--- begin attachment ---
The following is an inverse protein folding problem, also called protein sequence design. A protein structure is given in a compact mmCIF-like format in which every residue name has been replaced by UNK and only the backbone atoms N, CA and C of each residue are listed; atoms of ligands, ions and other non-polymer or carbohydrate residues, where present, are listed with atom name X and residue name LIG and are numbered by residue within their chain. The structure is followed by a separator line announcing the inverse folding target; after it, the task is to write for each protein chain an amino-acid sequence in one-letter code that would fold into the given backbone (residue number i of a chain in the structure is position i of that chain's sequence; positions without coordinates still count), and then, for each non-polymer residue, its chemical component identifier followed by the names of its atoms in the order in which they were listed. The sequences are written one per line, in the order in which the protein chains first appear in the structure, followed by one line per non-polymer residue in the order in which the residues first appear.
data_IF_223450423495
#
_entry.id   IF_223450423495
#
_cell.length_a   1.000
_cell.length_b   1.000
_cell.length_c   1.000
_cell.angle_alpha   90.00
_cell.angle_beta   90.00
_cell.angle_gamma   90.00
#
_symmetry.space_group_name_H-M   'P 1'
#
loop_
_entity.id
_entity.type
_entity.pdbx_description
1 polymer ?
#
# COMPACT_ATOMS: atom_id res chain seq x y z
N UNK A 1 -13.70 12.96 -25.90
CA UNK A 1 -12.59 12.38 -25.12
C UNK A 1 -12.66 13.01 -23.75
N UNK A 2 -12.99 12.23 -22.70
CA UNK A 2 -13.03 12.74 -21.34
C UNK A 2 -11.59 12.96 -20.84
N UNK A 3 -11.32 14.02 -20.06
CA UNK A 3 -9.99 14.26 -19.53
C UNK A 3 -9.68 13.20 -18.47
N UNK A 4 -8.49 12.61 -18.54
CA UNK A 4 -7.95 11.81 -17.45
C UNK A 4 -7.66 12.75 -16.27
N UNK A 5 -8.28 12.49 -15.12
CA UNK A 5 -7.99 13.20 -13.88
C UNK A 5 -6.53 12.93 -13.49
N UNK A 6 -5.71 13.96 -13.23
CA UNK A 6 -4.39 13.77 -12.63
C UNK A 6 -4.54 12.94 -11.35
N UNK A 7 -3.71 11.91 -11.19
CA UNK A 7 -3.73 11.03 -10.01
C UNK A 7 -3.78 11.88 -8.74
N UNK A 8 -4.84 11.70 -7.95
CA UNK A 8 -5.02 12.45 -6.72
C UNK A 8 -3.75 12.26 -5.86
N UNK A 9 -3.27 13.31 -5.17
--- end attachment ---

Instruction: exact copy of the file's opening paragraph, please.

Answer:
The following is an inverse protein folding problem, also called protein sequence design. A protein structure is given in a compact mmCIF-like format in which every residue name has been replaced by UNK and only the backbone atoms N, CA and C of each residue are listed; atoms of ligands, ions and other non-polymer or carbohydrate residues, where present, are listed with atom name X and residue name LIG and are numbered by residue within their chain. The structure is followed by a separator line announcing the inverse folding target; after it, the task is to write for each protein chain an amino-acid sequence in one-letter code that would fold into the given backbone (residue number i of a chain in the structure is position i of that chain's sequence; positions without coordinates still count), and then, for each non-polymer residue, its chemical component identifier followed by the names of its atoms in the order in which they were listed. The sequences are written one per line, in the order in which the protein chains first appear in the structure, followed by one line per non-polymer residue in the order in which the residues first appear.